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Marvel's Agents of S.H.I.E.L.D. broke the MCU. Thankfully, it doesn’t need it anymore.

By Trent Moore
Fitz and Simmons in Marvel's Agents of SHIELD

It may have started as the TV corner of the Marvel Cinematic Universe, but over the course of six years, Marvel's Agents of S.H.I.E.L.D. has moved beyond the MCU — literally, when it comes to the events of Season 6. Thankfully, it doesn’t need it anymore, anyway.

With Marvel Studios setting up its most ambitious gambit yet at the end of Avengers: Infinity War, jumping the story five years ahead and making some monumental changes to the world along the way, Agents of S.H.I.E.L.D. was in the precarious position of trying to stay true to the MCU that spawned it while also finding a path forward to keep telling the stories that have made the show such a hit with fans and critics the past few years.

Turned out something had to break — and it was the MCU.

Producers Jeff Bell and Jed Whedon have clarified the sixth season of S.H.I.E.L.D. takes place “pre-Snap,” despite acknowledging Thanos’ Infinity War attack in parallel to the show’s fifth season finale. Throw in the wrench of S.H.I.E.L.D.’s sixth season premiere including a one-year time jump, and any attempt to reconcile your MCU timeline just goes up in smoke. Whedon said it was a practical concern, largely due to the show’s production lead time. Sure, it was set to premiere after this April's Avengers: Endgame, but if the premiere somehow got moved up a few months — and the show factored in any heavily guarded Endgame spoilers — it would’ve “destroyed everything.”

Put simply, S.H.I.E.L.D. just ignored the fallout of Infinity War and Endgame — essentially breaking the (already tenuous) MCU timeline in the process.

For some fans, the decision has come as a point of contention. The entire MCU was pitched under the catchphrase of “It’s All Connected,” and early seasons of S.H.I.E.L.D. featured more direct connections to the MCU, from character cameos to carryover plot points to films like Captain America: The Winter Soldier. Those were fun, sure, but S.H.I.E.L.D. has always been at its best telling its own stories. It’s standalone stories like the Framework, Ghost Rider, the Inhumans arc, and the future-set adventure last season that stand out as the best seasons. The common thread is that none of those stories had much of anything to do with the wider world of the MCU.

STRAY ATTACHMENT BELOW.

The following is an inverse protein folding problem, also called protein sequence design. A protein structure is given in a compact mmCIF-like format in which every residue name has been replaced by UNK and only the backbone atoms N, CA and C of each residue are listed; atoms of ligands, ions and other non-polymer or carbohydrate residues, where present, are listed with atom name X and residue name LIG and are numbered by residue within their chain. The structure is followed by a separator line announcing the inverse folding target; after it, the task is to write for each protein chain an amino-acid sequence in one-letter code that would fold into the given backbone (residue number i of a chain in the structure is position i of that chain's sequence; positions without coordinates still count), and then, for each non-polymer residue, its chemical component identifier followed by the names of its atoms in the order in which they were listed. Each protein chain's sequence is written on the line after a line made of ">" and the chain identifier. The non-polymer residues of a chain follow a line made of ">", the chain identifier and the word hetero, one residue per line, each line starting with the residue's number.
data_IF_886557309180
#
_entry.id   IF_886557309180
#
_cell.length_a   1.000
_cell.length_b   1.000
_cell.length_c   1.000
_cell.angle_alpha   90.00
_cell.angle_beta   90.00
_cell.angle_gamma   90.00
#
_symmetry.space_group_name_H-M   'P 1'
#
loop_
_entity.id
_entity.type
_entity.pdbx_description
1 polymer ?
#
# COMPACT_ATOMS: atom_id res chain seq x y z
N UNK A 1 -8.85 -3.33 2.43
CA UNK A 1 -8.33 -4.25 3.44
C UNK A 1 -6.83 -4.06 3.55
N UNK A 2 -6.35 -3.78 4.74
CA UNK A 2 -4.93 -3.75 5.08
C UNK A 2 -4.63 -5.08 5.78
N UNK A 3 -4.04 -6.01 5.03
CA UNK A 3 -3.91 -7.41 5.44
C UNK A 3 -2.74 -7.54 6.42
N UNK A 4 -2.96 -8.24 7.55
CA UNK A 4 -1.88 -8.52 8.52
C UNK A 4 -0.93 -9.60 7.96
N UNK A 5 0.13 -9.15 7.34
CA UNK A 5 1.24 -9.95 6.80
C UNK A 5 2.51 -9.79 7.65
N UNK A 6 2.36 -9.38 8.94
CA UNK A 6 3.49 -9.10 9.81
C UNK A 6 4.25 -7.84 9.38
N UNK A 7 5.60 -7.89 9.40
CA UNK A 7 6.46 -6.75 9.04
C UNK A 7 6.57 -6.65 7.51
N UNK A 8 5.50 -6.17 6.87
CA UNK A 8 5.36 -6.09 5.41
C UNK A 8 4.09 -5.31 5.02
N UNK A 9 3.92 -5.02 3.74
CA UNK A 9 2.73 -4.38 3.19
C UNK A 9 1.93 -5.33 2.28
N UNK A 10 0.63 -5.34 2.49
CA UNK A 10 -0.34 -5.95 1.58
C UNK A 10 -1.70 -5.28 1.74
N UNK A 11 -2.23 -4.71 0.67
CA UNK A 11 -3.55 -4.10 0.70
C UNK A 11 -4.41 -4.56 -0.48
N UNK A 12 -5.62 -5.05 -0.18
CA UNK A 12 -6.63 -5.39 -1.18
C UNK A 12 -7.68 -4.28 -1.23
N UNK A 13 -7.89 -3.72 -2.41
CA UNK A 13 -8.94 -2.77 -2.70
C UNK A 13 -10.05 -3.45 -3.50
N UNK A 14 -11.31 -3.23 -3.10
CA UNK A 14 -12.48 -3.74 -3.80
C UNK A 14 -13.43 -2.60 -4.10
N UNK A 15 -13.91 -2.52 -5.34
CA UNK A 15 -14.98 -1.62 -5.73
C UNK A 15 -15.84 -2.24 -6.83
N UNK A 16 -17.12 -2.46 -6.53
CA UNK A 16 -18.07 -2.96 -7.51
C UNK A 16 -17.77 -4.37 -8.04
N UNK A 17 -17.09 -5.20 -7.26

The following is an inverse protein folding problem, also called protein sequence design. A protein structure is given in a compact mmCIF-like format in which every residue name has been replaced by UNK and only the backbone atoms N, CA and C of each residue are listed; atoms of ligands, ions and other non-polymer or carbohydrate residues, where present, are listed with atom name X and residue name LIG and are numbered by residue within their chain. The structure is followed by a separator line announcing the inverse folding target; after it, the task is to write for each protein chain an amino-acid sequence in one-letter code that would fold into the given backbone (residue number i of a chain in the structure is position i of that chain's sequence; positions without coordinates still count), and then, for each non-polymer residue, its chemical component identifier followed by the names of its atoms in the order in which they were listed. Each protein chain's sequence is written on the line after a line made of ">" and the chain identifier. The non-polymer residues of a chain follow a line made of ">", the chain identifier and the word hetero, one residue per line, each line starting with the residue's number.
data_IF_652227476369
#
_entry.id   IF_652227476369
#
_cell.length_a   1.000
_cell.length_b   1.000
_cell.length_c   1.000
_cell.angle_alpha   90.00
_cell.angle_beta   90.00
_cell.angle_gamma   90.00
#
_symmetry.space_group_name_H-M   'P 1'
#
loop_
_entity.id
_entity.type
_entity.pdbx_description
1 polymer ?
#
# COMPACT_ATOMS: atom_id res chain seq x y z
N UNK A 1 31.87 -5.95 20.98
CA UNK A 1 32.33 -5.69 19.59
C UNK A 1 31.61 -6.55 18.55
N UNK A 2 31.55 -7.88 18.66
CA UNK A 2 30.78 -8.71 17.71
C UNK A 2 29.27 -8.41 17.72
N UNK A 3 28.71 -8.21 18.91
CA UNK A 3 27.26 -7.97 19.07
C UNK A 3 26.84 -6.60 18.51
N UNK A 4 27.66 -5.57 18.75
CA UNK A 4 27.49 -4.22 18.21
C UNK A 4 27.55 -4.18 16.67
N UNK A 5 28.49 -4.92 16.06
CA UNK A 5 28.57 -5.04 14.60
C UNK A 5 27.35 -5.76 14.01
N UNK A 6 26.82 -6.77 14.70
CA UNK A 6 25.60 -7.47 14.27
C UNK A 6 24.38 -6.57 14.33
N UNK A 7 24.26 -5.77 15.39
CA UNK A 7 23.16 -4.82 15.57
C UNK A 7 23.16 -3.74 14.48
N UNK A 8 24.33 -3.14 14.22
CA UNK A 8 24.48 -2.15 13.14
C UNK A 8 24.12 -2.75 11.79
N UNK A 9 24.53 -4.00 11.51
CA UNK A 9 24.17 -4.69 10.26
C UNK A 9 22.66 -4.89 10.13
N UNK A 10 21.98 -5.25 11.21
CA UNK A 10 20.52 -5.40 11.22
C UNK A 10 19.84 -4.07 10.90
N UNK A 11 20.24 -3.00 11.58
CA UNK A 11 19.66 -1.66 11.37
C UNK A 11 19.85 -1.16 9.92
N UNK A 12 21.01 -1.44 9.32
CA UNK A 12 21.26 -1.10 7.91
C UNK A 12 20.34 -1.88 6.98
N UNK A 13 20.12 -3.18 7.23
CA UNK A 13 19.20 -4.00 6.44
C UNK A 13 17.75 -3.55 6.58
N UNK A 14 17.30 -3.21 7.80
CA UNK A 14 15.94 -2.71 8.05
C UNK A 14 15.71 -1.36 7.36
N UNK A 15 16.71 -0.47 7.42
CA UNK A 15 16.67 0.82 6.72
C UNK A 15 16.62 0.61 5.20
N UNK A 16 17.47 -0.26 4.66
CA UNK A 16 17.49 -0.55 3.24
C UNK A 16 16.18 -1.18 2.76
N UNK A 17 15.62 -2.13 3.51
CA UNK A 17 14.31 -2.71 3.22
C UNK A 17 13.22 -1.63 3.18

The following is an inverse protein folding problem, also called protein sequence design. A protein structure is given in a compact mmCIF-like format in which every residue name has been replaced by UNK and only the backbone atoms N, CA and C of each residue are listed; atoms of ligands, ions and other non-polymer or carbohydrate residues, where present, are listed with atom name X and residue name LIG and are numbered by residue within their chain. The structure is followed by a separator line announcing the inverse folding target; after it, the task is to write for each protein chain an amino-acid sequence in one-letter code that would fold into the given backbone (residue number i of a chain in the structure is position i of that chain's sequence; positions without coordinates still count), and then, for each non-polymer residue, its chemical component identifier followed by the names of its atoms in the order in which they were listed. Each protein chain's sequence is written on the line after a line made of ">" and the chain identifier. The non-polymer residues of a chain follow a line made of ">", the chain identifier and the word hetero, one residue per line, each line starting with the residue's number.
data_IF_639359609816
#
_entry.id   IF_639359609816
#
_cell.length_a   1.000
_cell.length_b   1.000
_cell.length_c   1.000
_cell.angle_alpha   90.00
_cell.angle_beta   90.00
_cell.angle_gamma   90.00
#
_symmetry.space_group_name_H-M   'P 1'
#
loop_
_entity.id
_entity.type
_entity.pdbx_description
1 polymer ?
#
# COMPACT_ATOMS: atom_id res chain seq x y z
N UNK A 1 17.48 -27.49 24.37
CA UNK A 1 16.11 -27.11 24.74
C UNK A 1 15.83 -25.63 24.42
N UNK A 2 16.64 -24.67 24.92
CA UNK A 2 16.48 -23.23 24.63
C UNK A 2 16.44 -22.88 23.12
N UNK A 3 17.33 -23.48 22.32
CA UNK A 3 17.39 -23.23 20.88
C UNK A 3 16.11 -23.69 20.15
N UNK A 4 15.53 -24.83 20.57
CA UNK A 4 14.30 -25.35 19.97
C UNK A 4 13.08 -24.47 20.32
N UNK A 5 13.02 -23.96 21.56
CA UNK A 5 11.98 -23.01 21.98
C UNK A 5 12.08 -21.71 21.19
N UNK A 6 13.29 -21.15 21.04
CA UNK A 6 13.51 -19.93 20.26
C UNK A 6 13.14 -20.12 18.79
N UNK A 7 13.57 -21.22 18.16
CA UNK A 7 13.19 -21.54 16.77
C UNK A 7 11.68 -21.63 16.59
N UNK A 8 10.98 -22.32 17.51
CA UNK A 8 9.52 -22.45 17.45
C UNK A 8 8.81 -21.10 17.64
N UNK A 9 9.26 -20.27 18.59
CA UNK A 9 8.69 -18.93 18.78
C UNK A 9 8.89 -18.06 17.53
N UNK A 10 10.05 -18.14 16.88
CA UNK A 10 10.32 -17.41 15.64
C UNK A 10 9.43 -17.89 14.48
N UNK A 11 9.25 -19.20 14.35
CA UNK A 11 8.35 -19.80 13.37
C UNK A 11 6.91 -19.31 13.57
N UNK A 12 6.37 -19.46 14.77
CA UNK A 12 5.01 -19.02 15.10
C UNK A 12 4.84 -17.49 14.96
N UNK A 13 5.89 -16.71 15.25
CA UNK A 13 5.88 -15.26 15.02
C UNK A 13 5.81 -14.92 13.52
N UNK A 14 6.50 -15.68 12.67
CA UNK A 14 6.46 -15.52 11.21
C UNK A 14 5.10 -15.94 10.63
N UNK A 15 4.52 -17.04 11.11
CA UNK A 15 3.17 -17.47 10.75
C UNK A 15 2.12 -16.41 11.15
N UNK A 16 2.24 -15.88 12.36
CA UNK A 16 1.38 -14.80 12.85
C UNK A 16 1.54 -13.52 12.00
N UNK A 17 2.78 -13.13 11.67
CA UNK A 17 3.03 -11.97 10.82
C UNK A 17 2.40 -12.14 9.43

Coulson Agents of SHIELD

They were just really good stories. Agents of S.H.I.E.L.D. has always been at its best doing its own thing. It wasn’t great because of the MCU connections, it was great in spite of them.

In Season 6, S.H.I.E.L.D. took the calculated risk to cut ties with the MCU’s decade-long culmination, splitting the action between a deep space search for a lost team member and an Earth-based mystery where a new baddie (played by longtime star Clark Gregg) looks to be a harbinger of wider destruction. It’s made for some of the show’s best storytelling to date, highlighted by the recent episode “Inescapable,” which was basically a bottle episode focused on the broken relationship, and psyches, of FitzSimmons.

Over the past three to four years, Agents of S.H.I.E.L.D. has carved out its own world that mostly still fit the MCU’s mold, in much the same way shows like Daredevil and The Punisher were technically “set” within the MCU but never really dabbled in it beyond newspaper clippings or throwaway lines. Ironically enough, it’s a framework (no pun intended) piloted by comic books themselves. Any month, you’ll have standalone stories taking place alongside universe-shattering events, oftentimes sharing the same characters between them. It’s not about trying to make it all fit into a tidy box, it’s about trying to tell the best story. That’s where S.H.I.E.L.D. excels, and has continued to excel.

Could they have tried to tell a story in the aftermath of Thanos' first attack, filling in the dour five years after the Snappening? Sure. Could they have wobbled the timeline to jump ahead five years to a post-Endgame world, and tried to explain that away once everyone was returned in Endgame? Maybe. But are those the best stories? Are those the stories that put these characters in the best position to do something interesting? Probably not. It would’ve pigeonholed the creative team into trying to tell a story around someone else’s story — one that’s already complicated and convoluted enough in its own right — and that rarely works out well.

In Season 6, S.H.I.E.L.D. has left the MCU behind — and most fans would agree it’s all the better for it. Here’s to the end of Season 6, the upcoming Season 7, and hopefully many more beyond. Regardless of what the MCU looks like at that point.